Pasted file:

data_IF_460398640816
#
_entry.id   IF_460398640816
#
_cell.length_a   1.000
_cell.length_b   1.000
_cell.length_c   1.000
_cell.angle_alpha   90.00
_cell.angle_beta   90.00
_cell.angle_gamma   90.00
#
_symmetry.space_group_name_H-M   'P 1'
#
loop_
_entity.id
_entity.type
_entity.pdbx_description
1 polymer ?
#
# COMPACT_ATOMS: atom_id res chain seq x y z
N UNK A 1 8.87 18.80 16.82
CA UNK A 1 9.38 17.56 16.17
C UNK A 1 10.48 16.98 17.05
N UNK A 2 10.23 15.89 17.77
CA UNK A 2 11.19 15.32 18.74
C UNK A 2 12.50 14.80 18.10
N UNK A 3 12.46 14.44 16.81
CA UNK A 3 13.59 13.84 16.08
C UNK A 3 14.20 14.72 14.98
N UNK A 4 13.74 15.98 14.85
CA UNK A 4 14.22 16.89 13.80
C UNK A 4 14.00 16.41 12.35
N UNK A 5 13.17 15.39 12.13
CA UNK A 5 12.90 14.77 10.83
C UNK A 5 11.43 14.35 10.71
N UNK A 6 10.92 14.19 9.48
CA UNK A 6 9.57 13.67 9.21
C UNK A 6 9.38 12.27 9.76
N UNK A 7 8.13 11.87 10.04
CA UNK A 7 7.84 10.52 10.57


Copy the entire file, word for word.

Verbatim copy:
data_IF_460398640816
#
_entry.id   IF_460398640816
#
_cell.length_a   1.000
_cell.length_b   1.000
_cell.length_c   1.000
_cell.angle_alpha   90.00
_cell.angle_beta   90.00
_cell.angle_gamma   90.00
#
_symmetry.space_group_name_H-M   'P 1'
#
loop_
_entity.id
_entity.type
_entity.pdbx_description
1 polymer ?
#
# COMPACT_ATOMS: atom_id res chain seq x y z
N UNK A 1 8.87 18.80 16.82
CA UNK A 1 9.38 17.56 16.17
C UNK A 1 10.48 16.98 17.05
N UNK A 2 10.23 15.89 17.77
CA UNK A 2 11.19 15.32 18.74
C UNK A 2 12.50 14.80 18.10
N UNK A 3 12.46 14.44 16.81
CA UNK A 3 13.59 13.84 16.08
C UNK A 3 14.20 14.72 14.98
N UNK A 4 13.74 15.98 14.85
CA UNK A 4 14.22 16.89 13.80
C UNK A 4 14.00 16.41 12.35
N UNK A 5 13.17 15.39 12.13
CA UNK A 5 12.90 14.77 10.83
C UNK A 5 11.43 14.35 10.71
N UNK A 6 10.92 14.19 9.48
CA UNK A 6 9.57 13.67 9.21
C UNK A 6 9.38 12.27 9.76
N UNK A 7 8.13 11.87 10.04
CA UNK A 7 7.84 10.52 10.57